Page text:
Thursday, July 11, 2013

[Review: Past Perfect by Leila Sales]

"Past Perfect"
Author: Leila Sales
Pages: 306
Genre: YA Contemporary
Date Published: October 4th, 2011
Publisher: Simon Pulse
Format Read: Finished copy from the library

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Summary:

All Chelsea wants to do this summer is hang out with her best friend, hone her talents as an ice cream connoisseur, and finally get over Ezra, the boy who broke her heart. But when Chelsea shows up for her summer job at Essex Historical Colonial Village (yes, really), it turns out Ezra’s working there too. Which makes moving on and forgetting Ezra a lot more complicated…even when Chelsea starts falling for someone new.

Maybe Chelsea should have known better than to think that a historical reenactment village could help her escape her past. But with Ezra all too present, and her new crush seeming all too off limits, all Chelsea knows is that she’s got a lot to figure out about love. Because those who don’t learn from the past are doomed to repeat it…
-Goodreads
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My Thoughts:

This book had be giggling like a little school girl on each and every page, which either means that it was genuinely hilarious or that I'm in the middle of a nervous breakdown.  I seem to be doing fine, so I'm going to go with the fact that this book was actually laugh out loud funny.  Everything about Past Perfect screamed "perfect summer read" when I first heard about it, and I'm happy to say that it lived up to the potential that I projected on to it.  Leila Sales is a master of blending funny dialogue with actually progressing a plot at the same time.  

Take a war, two historical reenactment theme parks across the street from each other and a girl trying to figure out how the world works and those are the things that make this book tick.  I can't even handle how awesome the Colonial and Civil War reenactment parks were.  It's one of the most interesting plot tools that I've uncovered lately and I was so glad that it was just as fun and laugh inducing as I had hoped.  Sales adds references to history and shows what it's really like in the eyes of a high schooler who has grown up between a normal life and a historically accurate Colonial town.  The things that Chelsea saw and told you as a reader were amazing!

I really loved Chelsea's voice.  And even though some things about her grated on me, she grew, she grew so much in the course of her summer at Essex.  Seriously, some of her mooning over her ex Ezra was nerve grating, but the way Sales wraps up the story, totally redeems all of that.  Chelsea's large amount of snark and calling it how it was made her the perfect narrator for this book.  It was fun to watch her go from someone who didn't want to work in Essex another year, to a war leader!  Chelsea and her best friend Fiona's relationship was real.  It was messy and full of little bits of drama, but in the end they were there for each other.  Pointing out each others delusions and working through their life issues and over all just growing up.  Plus Fiona always had a good one liner in her back pocket!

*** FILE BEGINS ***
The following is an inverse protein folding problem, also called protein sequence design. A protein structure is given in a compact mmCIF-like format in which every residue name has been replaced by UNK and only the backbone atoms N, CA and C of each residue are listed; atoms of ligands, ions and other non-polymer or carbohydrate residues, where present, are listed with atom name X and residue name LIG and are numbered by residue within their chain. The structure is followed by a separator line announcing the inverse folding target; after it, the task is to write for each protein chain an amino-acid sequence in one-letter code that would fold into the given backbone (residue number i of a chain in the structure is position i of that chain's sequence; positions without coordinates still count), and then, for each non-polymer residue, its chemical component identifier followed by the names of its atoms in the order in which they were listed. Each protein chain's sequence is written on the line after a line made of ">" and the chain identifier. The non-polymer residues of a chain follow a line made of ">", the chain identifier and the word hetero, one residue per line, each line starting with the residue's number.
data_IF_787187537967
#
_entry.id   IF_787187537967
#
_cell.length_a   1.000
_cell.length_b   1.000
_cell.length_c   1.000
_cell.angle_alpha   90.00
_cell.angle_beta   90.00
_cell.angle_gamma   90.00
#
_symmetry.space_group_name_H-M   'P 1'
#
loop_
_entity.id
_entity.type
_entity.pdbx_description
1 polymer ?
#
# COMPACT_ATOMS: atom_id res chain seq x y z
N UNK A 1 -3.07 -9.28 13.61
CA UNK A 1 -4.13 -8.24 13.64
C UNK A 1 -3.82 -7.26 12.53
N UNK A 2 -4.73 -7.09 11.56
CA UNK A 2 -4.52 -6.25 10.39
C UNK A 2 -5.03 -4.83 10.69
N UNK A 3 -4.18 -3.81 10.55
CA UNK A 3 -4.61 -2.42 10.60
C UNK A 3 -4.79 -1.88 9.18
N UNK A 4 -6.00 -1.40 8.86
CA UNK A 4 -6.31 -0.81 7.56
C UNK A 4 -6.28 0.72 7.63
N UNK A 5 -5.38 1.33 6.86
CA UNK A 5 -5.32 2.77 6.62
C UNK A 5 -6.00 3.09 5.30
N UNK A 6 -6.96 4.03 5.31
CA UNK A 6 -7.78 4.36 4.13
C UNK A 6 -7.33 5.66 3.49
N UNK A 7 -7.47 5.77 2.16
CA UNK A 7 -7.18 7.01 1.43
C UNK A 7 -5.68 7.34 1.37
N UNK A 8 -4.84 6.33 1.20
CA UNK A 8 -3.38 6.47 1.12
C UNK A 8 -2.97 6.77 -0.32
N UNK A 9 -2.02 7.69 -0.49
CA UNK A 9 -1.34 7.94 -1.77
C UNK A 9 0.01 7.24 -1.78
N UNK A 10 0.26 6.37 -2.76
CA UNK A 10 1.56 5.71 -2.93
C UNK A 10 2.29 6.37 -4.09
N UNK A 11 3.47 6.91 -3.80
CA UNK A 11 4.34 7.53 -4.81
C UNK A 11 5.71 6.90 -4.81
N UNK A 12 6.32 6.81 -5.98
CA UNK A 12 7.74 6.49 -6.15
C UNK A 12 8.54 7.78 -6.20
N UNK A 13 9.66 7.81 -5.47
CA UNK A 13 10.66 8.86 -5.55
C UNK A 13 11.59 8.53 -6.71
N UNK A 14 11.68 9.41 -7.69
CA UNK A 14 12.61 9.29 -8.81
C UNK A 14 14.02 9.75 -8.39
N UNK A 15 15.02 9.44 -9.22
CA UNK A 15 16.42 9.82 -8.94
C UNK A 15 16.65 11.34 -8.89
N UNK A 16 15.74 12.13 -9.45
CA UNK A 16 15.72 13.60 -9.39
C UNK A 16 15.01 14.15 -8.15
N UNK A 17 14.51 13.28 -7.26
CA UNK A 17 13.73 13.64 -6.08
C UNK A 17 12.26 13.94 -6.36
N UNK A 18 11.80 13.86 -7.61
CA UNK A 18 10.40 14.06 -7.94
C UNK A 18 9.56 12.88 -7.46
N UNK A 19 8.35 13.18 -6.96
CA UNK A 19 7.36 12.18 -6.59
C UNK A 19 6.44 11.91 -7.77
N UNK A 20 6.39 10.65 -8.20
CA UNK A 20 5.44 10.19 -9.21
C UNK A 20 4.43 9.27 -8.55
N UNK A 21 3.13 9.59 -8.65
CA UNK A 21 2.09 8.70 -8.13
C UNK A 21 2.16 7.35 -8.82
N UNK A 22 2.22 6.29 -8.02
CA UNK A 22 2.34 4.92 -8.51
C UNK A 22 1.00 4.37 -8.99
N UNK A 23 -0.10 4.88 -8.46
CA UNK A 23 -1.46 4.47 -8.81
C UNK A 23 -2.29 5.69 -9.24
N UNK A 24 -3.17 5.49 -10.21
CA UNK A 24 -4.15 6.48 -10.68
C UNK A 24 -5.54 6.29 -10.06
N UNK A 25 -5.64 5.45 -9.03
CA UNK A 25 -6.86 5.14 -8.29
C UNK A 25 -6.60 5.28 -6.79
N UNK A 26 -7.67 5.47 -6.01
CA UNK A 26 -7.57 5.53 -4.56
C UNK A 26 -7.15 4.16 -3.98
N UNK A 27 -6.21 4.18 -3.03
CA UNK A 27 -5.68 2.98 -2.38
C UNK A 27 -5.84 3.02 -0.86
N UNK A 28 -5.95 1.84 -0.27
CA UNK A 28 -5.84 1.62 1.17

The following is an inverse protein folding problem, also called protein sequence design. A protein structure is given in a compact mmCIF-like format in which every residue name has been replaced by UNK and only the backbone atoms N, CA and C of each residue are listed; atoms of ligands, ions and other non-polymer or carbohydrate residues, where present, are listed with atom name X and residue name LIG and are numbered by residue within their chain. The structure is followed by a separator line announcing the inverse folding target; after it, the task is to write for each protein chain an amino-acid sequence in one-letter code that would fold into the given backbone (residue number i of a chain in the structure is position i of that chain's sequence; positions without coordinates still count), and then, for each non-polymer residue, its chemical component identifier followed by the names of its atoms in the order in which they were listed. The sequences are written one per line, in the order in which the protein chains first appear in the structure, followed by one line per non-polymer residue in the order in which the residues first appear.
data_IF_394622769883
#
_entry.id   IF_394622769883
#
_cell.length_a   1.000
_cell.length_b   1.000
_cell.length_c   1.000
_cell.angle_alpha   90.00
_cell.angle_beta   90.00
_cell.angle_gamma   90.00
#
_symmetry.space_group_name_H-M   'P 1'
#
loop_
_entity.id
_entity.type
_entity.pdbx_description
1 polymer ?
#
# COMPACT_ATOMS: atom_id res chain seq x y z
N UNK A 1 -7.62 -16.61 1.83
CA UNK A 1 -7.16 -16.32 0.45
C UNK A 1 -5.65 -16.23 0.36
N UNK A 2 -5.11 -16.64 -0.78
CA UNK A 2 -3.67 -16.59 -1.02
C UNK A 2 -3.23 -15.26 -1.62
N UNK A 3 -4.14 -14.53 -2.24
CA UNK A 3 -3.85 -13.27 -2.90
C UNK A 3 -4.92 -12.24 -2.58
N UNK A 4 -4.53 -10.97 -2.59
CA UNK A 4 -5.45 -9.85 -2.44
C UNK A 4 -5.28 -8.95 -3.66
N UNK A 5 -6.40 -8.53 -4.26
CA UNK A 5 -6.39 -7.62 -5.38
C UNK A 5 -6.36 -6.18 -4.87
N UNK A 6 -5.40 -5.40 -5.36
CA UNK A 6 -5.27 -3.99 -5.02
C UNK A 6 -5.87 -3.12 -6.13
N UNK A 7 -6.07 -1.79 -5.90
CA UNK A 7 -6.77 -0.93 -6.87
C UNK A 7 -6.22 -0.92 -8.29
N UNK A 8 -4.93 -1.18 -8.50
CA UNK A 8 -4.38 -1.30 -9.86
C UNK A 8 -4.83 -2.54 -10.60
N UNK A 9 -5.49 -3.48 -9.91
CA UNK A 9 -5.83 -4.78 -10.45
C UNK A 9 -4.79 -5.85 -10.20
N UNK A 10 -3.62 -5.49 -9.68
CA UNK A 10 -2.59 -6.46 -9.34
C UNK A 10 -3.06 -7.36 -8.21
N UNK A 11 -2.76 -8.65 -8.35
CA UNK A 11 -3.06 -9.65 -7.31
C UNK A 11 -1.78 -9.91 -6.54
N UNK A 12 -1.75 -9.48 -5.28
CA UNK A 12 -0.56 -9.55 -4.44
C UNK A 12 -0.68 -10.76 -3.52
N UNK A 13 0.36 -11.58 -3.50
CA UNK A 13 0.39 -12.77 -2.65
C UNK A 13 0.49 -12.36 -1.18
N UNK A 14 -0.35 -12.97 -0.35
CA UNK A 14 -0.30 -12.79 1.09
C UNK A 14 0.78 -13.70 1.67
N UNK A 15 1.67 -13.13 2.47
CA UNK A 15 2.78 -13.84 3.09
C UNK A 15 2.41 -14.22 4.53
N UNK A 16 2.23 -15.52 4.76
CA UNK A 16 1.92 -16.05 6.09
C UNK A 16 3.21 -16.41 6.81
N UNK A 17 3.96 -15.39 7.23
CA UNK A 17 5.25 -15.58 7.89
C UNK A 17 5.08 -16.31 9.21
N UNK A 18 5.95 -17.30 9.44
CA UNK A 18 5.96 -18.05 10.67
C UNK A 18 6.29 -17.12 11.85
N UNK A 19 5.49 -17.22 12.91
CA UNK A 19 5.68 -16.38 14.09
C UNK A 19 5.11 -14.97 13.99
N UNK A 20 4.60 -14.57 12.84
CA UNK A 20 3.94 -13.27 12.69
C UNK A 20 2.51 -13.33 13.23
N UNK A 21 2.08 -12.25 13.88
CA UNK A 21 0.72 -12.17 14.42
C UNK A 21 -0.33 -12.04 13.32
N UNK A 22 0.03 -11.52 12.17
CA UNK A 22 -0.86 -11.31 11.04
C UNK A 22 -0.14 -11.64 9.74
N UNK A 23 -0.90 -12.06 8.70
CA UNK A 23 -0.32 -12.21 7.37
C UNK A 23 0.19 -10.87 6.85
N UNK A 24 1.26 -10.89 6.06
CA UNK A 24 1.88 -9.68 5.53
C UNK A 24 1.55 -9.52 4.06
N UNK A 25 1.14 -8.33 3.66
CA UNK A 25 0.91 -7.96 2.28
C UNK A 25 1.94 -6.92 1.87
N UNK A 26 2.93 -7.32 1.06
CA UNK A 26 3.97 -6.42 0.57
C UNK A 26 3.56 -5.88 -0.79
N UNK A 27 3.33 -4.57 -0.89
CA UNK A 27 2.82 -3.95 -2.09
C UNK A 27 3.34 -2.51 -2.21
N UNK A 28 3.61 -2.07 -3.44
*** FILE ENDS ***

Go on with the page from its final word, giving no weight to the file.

The boys of the novel introduced me to some of the swooniest moments that I've ever read.  Ezra, well let's just say that I thought he was a total tool and that I was right.  But he had his place in the story.  He had purpose and the purpose that he had (even though I can't tell you what it was) really pulled the plot together for me.  And good old Danny boy.  Well, Dan brought us that moment of Swoon that I already mentioned.  I love how Dan was a part of the Civil War reenactment.  Which causes a whole bunch of drama since Chelsea is the right hand man in the war effort to beat them.  Let's just say that they have issues, but that I really liked me some Dan!

Which brings us to the most ridiculous/most brilliant part of the plot.  The war between the teenagers who work in the opposing reenactment villages!  It's gets ugly, but it keeps things equally fluffy and dramatic at the same time.  It's a creative plot tool, brought to us out of the folds of Sales' mind and in my opinion it was a great move on her part.  The pranks and the black eyes all end up being worth it in the end.

This is one of the most creative summer stories that I've read in a long time.  If you're looking to laugh out loud and read a novel with a descent amount of meat on it's bones, this one could be the one for you.  Plus who doesn't like to read about Colonial grave yards...

Rating:
               4 Unicorns = Close to perfect!

3 comments:

Natalie Natflixandbooks said...

Oh, yay! I'm glad you picked this one up. It really is such a great summer book. I loved the reenactment setting and really enjoyed Chelsea's voice. Great review!

Erika said...

I didn't know this book had war reenactment parks in it. That does sound funny! Thanks for the review.

Renae M. said...

Haha! This book sounds cute and fun. The reenactment plot point sounds so unique and wacky and it's totally memorable, based on what you've said.